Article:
by Rosa Camargo de Bravo.
Young people and adolescents from disadvantaged areas of the city of Medellín in Colombia are exposed to many risks. These include enrolment into illegal armed groups, injury, death, drug addiction, teenage pregnancy, sexually transmitted diseases and natural disasters.
Since 1989, the year Footsteps began, Club Deportivo – a Christian non-governmental organisation – has worked with children and young people from some of the most disadvantaged areas of Medellín. Through sport and recreation (principally football), psychological support, mentoring, academic support and a constant promotion of Biblical principles these young people are offered an alternative to violence and delinquency and are helped to resolve their conflicts in more appropriate ways.
Football is an effective way into the lives of children and young people. They are much more likely to attend a sporting event than a workshop or seminar. Because of the cultural importance of football, Club Deportivo has never had any problems gaining the acceptance, attention and respect of young people, their families, the state and community organisations. Over the years some of the players have gone on to become leaders, trainers and evangelists in their own neighbourhoods.
Club Deportivo promotes equal rights for men and women. As a result, in the neighbourhoods in which they work women are now given more respect, particularly when they are using public facilities such as football grounds and taking part in organised sporting events.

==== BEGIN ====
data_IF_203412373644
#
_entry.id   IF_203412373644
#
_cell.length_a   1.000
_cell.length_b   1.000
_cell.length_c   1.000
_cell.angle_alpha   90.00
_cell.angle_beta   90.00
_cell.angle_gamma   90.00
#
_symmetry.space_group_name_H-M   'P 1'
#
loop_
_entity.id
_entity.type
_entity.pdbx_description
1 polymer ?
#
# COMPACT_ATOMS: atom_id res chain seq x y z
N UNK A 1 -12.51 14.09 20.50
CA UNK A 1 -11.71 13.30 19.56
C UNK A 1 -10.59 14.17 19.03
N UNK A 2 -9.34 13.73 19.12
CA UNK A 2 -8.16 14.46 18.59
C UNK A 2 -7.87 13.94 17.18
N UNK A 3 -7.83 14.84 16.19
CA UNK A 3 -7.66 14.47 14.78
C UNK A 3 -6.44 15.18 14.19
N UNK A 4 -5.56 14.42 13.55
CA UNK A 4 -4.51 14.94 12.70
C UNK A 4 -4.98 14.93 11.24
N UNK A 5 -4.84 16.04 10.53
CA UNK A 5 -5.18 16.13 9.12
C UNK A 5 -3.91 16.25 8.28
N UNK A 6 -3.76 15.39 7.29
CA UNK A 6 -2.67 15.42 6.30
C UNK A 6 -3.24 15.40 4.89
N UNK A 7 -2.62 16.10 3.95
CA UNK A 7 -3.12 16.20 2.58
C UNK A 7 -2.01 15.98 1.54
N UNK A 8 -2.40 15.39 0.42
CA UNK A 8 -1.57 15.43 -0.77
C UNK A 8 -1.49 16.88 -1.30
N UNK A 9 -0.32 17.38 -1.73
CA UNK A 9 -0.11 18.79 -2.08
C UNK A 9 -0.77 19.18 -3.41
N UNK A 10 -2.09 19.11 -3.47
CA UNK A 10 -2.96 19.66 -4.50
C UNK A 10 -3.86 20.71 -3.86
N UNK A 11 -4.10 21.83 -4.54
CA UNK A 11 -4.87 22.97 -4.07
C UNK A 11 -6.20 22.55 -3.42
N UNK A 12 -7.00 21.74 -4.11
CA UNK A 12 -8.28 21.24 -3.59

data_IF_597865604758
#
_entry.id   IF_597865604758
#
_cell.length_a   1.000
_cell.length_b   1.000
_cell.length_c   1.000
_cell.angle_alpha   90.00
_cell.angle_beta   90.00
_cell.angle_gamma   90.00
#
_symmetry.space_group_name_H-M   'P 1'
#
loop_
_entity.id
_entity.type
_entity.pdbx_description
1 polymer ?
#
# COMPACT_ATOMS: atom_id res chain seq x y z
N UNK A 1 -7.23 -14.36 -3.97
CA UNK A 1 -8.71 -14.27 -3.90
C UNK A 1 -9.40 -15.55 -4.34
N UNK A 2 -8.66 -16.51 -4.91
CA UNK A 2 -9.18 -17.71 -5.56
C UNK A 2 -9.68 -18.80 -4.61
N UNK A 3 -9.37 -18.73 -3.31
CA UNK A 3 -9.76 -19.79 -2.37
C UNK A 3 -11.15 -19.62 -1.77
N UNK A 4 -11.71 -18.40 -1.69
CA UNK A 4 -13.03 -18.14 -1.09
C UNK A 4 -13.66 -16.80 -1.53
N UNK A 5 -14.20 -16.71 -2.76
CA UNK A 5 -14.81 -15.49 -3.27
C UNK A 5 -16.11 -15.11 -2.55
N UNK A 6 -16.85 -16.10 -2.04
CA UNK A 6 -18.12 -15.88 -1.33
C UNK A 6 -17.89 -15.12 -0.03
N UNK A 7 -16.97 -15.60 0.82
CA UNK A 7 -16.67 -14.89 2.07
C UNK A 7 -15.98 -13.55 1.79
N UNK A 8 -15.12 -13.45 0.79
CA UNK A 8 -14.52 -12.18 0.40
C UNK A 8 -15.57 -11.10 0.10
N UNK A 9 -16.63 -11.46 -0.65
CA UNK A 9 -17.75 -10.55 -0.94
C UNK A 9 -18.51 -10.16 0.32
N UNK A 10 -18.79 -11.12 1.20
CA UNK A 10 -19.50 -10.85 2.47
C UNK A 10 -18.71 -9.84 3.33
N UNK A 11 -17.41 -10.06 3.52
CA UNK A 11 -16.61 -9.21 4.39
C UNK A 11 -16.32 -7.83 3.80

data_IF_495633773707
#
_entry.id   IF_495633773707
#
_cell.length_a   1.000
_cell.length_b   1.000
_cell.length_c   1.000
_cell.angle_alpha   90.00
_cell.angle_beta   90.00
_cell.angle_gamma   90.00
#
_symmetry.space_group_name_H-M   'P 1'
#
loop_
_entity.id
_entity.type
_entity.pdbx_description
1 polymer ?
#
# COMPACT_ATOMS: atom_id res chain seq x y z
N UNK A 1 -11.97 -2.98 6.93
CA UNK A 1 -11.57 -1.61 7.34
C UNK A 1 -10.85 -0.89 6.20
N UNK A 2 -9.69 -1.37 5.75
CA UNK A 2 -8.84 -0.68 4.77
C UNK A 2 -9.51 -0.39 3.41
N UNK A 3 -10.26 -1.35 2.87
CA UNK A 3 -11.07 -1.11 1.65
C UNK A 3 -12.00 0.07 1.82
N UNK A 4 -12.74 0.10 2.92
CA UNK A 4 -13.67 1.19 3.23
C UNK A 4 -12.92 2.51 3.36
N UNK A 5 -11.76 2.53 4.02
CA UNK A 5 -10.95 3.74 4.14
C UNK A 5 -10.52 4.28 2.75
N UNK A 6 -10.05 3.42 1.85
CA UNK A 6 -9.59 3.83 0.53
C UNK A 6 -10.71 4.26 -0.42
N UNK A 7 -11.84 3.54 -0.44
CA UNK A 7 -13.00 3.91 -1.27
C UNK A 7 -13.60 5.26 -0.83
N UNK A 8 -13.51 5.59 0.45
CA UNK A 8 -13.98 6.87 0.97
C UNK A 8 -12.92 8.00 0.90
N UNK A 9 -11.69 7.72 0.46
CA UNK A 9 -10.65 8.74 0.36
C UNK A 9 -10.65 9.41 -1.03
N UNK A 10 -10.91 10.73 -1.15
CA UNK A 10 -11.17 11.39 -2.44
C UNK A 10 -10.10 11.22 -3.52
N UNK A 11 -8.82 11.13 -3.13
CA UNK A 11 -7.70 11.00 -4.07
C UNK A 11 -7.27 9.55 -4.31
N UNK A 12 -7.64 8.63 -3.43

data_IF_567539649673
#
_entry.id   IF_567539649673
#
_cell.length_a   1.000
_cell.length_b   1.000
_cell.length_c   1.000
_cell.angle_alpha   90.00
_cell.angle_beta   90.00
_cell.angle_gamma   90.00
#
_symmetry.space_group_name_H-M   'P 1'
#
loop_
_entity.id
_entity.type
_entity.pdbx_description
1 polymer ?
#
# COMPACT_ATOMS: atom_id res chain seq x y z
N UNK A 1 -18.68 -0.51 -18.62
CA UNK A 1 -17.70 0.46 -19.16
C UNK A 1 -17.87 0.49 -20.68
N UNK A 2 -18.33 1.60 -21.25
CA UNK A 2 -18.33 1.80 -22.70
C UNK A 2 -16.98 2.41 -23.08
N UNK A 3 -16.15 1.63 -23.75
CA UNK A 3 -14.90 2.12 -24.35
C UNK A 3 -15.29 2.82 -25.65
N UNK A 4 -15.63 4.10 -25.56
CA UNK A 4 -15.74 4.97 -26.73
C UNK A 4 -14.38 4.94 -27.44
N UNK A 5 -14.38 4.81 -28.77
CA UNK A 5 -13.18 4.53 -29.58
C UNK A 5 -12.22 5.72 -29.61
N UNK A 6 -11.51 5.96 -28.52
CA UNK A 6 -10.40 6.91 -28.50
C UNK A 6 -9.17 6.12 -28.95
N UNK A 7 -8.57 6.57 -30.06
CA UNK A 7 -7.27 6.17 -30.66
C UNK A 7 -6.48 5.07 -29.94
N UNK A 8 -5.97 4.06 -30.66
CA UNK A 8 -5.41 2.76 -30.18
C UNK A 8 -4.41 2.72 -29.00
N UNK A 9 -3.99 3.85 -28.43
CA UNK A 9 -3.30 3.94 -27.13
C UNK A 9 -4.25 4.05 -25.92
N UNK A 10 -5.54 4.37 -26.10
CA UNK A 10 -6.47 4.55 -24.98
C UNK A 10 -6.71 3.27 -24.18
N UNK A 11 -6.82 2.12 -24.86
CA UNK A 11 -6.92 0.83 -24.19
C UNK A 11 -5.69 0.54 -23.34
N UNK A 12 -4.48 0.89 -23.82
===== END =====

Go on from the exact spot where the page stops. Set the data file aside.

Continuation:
Many of the organisation’s staff live in the same neighbourhoods as the beneficiaries – some used to be beneficiaries themselves – which ensures a constant presence and deep understanding of local needs and issues.
Building on the experience already gained, Club Deportivo is planning to spend the next three years focusing on helping 1,200 children and young people from 15 disadvantaged areas of Medellín to reduce the risks that they face every day by living a life more grounded in biblical principles.
Experienced sports coaches and evangelists will develop a programme of sports activities, such as training sessions, football games and tournaments. There will also be opportunities for the children and young people to go on recreational camps and attend ‘cultural peace afternoons’ during which they will enjoy table games, live music and other entertainment. Each event will include times of prayer and short evangelistic talks.
Relationship building and one-to-one mentoring are central to the project, along with home visits. A teacher will be available to help the children achieve better marks at school. A psychologist will help them with any other issues that they might have, such as recuperation from traumatic experiences. Local church leaders will also be involved on a voluntary basis.
During training sessions the following topics will be covered: conflict resolution, the consequences of breaking the law, domestic violence, political actions available to civil society, disaster prevention, gender equity, sexual and reproductive health, HIV, integral mission and restorative justice.
Through a campaign of public awareness, churches and other organisations present in the area will be encouraged to analyse the issues in their communities and get involved in development activities, working together to make the greatest difference possible.
Email: email@example.com Web: www.cusportsclub.org